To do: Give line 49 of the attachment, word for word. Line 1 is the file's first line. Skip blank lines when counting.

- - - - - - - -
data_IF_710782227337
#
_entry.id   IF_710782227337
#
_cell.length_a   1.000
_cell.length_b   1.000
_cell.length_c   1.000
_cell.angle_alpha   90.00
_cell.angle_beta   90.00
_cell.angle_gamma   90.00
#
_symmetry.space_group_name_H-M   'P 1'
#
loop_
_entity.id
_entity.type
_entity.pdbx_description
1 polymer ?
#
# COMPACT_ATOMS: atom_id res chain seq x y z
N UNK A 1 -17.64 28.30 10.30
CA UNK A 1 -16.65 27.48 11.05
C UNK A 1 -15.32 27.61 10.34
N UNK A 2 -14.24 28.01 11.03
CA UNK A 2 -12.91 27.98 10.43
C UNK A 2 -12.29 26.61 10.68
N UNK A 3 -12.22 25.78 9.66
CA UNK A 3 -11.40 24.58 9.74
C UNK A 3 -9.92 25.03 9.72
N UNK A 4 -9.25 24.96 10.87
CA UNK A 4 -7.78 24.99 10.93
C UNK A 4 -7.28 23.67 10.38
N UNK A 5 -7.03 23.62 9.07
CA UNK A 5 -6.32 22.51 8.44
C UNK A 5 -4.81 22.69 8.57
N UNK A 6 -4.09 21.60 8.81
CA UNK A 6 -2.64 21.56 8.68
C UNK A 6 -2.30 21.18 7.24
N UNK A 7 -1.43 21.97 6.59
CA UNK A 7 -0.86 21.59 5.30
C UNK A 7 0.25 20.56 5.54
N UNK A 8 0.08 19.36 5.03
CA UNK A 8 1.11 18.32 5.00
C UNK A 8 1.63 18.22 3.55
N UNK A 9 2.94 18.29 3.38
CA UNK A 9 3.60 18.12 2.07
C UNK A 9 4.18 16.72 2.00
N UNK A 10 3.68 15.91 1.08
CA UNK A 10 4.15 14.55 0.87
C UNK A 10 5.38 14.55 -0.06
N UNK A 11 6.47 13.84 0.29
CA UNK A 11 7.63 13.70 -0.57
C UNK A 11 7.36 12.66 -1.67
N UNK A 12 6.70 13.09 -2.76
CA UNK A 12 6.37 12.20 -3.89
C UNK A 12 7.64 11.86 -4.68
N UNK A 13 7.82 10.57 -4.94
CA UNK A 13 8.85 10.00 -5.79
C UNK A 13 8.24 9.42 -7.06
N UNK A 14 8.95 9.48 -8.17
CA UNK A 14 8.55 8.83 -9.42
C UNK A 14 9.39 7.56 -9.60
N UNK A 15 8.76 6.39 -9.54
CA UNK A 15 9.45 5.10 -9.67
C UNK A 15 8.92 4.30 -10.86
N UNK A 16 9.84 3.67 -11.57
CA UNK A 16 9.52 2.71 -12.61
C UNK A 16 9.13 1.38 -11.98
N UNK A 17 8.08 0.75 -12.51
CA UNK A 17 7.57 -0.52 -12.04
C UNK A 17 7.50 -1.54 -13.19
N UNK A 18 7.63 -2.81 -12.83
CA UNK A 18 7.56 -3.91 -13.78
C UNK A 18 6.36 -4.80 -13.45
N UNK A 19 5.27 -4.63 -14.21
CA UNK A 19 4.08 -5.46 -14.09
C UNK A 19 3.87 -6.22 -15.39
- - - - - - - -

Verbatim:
CA UNK A 10 4.15 14.55 0.87